Molecular, Cellular, and Developmental Biology
Education/Degree:MD and PHD Johns Hopkins, 1986
AB Princeton, 1979
Dr. Mark S. Schlissel is a graduate of Princeton University (A.B., summa cum laude, 1979, Biochemical Sciences), he earned both M.D. and Ph.D. degrees at the Johns Hopkins University School of Medicine (1986, Physiological Chemistry). He did his residency training in internal medicine at Hopkins Hospital and conducted postdoctoral research as a Bristol-Myers Cancer Research Fellow under David Baltimore at the Massachusetts Institute of Technology’s Whitehead Institute.
He began his career as a faculty member at the Johns Hopkins University School of Medicine in 1991, where he earned a number of awards and fellowships for his research and teaching. He moved to the Department of Molecular and Cell Biology at the University of California–Berkeley in 1999 as associate professor, advancing to full professor in 2002. He taught undergraduate and graduate courses in immunology as well as a large introductory course in biology for life science majors.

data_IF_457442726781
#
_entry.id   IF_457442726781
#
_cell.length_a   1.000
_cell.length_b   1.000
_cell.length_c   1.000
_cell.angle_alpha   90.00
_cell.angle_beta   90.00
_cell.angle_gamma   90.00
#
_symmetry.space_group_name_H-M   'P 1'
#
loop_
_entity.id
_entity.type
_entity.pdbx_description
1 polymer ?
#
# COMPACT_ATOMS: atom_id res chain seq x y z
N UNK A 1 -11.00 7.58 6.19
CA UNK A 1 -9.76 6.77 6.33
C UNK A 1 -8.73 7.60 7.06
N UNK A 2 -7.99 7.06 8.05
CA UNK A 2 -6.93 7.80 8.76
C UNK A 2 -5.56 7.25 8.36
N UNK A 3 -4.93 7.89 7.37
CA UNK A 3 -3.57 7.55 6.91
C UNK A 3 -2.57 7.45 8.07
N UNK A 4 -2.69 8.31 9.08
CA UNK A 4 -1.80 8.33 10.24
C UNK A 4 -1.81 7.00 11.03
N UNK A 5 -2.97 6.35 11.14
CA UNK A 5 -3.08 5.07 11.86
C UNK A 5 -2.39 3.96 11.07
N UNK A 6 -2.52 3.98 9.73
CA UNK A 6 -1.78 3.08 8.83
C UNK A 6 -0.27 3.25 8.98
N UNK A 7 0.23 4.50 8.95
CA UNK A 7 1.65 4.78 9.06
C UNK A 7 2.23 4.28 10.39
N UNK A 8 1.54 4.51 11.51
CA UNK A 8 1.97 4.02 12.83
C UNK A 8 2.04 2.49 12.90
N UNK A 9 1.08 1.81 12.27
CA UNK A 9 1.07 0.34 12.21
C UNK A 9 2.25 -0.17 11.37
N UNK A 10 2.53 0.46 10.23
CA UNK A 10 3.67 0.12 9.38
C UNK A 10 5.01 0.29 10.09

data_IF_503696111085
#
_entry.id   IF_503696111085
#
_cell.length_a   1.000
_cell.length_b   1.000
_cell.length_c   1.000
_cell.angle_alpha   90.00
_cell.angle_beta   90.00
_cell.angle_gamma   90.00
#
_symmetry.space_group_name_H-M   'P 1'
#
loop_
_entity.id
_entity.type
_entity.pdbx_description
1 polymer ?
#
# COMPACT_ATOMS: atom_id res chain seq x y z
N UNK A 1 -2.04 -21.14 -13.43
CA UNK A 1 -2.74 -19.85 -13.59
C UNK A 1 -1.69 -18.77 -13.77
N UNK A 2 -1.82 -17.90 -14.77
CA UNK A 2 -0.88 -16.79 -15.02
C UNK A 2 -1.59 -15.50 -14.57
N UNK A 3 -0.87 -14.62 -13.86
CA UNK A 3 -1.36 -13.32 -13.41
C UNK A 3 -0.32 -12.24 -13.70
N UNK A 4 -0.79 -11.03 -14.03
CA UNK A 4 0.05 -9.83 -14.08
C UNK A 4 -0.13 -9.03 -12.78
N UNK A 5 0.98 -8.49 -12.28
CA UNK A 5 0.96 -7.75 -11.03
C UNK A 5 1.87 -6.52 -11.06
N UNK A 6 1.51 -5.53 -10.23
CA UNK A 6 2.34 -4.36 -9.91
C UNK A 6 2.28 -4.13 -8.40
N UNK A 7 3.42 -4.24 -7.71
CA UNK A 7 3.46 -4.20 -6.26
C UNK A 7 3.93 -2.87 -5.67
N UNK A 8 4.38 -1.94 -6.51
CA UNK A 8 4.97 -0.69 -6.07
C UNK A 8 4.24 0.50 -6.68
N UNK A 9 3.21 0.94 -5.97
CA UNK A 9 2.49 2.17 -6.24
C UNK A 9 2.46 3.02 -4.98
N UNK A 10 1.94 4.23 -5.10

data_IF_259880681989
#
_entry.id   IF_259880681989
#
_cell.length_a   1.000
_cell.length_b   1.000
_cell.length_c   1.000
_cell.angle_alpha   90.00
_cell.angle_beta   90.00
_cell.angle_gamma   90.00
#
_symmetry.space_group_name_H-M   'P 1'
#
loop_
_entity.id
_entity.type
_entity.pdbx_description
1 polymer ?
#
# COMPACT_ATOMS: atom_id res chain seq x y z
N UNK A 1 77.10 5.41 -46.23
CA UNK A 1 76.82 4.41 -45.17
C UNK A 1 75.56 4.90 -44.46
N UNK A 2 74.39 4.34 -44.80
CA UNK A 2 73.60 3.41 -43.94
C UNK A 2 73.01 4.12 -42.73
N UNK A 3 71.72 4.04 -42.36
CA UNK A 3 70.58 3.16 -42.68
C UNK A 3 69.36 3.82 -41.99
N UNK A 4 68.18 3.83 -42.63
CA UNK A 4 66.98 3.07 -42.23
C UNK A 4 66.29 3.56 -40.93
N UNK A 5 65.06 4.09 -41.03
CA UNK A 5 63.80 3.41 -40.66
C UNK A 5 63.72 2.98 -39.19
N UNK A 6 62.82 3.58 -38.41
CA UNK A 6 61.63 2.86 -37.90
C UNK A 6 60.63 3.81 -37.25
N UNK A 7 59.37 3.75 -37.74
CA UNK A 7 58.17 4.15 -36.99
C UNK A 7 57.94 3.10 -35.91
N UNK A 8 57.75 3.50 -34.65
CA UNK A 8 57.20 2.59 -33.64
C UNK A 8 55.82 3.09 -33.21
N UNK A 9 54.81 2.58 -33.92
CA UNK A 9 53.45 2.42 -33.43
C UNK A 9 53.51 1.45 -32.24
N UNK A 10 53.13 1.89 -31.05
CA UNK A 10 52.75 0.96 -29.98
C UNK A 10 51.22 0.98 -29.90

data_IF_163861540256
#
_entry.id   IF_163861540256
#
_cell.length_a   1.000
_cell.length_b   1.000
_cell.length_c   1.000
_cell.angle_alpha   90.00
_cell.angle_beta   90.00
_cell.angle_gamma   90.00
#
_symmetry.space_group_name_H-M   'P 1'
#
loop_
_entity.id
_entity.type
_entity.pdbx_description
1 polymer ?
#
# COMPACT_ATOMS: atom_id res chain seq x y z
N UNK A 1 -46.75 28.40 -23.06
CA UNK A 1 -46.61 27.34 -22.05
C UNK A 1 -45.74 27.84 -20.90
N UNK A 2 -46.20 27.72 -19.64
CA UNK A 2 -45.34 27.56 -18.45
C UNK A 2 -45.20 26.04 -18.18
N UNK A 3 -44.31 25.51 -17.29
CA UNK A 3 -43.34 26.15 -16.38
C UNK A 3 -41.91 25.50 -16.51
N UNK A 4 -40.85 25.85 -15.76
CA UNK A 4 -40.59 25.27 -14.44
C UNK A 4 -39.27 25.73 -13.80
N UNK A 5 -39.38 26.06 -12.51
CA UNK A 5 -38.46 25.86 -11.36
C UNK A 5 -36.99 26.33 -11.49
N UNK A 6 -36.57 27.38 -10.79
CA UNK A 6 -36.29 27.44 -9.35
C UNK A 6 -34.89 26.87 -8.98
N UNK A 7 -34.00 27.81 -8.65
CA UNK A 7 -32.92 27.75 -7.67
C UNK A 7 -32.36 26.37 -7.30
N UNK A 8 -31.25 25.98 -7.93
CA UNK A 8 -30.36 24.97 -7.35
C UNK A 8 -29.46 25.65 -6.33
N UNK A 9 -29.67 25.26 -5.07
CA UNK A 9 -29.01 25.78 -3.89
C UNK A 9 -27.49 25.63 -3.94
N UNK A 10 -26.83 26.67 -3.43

His research has focused on the developmental biology of B lymphocytes, the cell type in the immune system that secretes antibodies. His work has contributed to a detailed understanding of genetic factors involved in the production of antibodies and how mistakes in that process can lead to leukemia and lymphoma. He is the author or co-author of over 100 scientific papers and has trained 21 successful doctoral candidates in his lab.
He served as the University of Michigan's President from 2014 to 2022, prior to which he was UC-Berkeley’s dean of biological sciences in the College of Letters & Science and held the C.H. Li Chair in Biochemistry until his appointment as Brown’s provost in 2011. He served as vice chair of theUC-Berkeley Molecular and Cell Biology Department from 2002-07.
Nationally, he has served as member and chair of the Immunobiology Study Section at the National Institutes of Health and on the Howard Hughes Medical Institute’s Scientific Review Board.
He was elected to the American Society of Clinical Investigators in 1998 and the American Association of Physicians in 2013. He has been a member of the American Association of Immunologists since 1992 and was named a Fellow of the American Association for the Advancement of Science in 2013.